|Both covers for this book. Why does he remind|
me of the puppet from Tales from the Crypt?
I'm not sure why, but I suspect that the cover may have something to do with it. It had a fine enough cover back in the day, but something about the original's image of a hunched and decrepit old man that looked as if he was about to fall over and break his hip, just didn't really inspire you to grab a copy in the same way that a vicious dragon or a bloodthirsty vampire would. The modern version is certainly more energetic. Although, when I look at them as an adult, I really do appreciate the original's atmospheric colouring and moody shadows.
First up, I'll mention the rules I'm playing these books by. No turning back to a previous page if I don't like the decision I chose. Play through all combat sequences and required tests by rolling dice, rather than just pretending victory. Basically 'play it fair and as it's meant to be played, no cheating'.
|The powerful mage Yaztromo|
No, really. He's powerful.
Either way, to kill the sorcerer again, I need to pick up the sword from the adventurer who slew the sorcerer in the first place, who is living up at a local lake, and is a skeleton now for some reason. Right. Well, no point sitting around, off I went.
I'd rolled up some fairly decent stats - not 'Conan the Barbarian' good, but not 'keel over and die if a goblin sneezes on me' poor either. Dumbledore gave me a healing potion with enough for five solid gulps, and the advice that I should look for magical amulets. In FF games, that's always a clue. "Look for keys", "Look for dragon's teeth", "Look for magic amulets". It basically translates into "If you don't find these items, you may as well just start over again, because you're screwed if you don't find them."
This adventure didn't seem especially punishing or unfair, but a lot of the encounters I stumbled across felt rather disjointed. I'll explain this as I go. The first problem I came up against was a swarm of tracker-jackers that assaulted me near a river. Much like Katness in The Hunger Games, I was very lucky with my dice and managed to only suffer a few small scratches that were of no huge concern.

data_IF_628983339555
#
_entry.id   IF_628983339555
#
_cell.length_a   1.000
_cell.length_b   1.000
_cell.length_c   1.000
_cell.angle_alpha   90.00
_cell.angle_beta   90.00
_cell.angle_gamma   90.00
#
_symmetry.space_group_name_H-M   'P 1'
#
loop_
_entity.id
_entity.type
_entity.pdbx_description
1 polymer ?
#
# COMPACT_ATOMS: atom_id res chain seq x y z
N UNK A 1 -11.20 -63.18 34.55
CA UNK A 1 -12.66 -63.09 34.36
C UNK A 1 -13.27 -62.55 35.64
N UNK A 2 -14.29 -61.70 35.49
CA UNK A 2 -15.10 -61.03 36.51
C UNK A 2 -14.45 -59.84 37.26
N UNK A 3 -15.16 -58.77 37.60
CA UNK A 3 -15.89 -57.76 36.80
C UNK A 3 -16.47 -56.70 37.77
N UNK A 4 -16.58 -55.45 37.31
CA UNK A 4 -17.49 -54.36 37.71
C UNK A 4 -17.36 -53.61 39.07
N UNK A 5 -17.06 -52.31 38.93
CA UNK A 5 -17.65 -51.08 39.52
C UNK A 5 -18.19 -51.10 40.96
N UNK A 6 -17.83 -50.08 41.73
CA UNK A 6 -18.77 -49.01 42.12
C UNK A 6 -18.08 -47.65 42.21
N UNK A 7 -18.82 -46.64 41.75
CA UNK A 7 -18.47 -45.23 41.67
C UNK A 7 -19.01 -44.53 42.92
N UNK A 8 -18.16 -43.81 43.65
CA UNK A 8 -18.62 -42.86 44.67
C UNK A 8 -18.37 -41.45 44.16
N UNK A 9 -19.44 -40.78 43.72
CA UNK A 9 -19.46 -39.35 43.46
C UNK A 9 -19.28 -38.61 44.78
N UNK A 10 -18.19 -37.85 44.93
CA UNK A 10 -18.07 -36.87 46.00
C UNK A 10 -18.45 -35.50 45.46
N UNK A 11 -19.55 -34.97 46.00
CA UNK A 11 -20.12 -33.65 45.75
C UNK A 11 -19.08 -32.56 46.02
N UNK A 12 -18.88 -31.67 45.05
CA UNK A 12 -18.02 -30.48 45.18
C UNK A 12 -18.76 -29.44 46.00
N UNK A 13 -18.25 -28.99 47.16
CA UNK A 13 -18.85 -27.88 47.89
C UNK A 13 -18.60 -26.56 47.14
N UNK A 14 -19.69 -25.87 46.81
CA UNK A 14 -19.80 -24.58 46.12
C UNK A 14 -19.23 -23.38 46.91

Also, pendant of sanity. Best item over. One of these days, I'll set up a stall on the seafront and sell pendants of sanity to tourists.
I killed a few chameleons, and painted myself with their blood. The book told me that it had magical powers, but when I tried it, I found that I was immune to their blood. For some reason. Either way, I was now a man running around with chameleon blood on my face, waving a pendant of sanity around. For some reason I don't think the pendant is working.
|I feel a little|
uncomfortable with this...
I killed a few goblins, found a rhyme carved on a rock, and things were looking very positive for a while until I came to a forest. I followed another figure I seen in the forest, hoping it was the fabled adventurer skeleton dude, only to find that he was a 'black faerie'.
A black faerie. I checked the illustration, and sure enough, he had dark skin. Black faeries are, according to the book, "the most evil of all faeries". He also had a gang. Who mugged me. Yeah....
Racial overtones aside, they stole everything I had, including my pendant of sanity. Although as it turned out, it was the healing potion I would soon need most of all. I escaped, set up camp, and was attacked by fire beetles.
Now seriously wounded, I staggered onwards towards my goal, when suddenly a woman riding a gryphon flew down and killed me.
|You can see where I had to scrub out|
ALL my inventory items. Ouch!
I don't understand who the woman is, or why she attacked me. She literally just flew down and started thumping me with her gryphon. Was she a bandit of the skies? A local mad woman who'd stolen some poor gryphon, tamed it and took it for a joyride? If she was a mad woman, would my pendant of sanity have helped at all? We may never know...
Overall this is a pretty solid book and I definitely enjoyed trying it out. I'd like to give it another shot at some point. The environments feel suitably wide and descriptive, and the combat is paced well (not too much, not too little), although losing all your items is always a beast when playing these games. I can't believe that nobody took the chance to modify the 'black faeries' description though...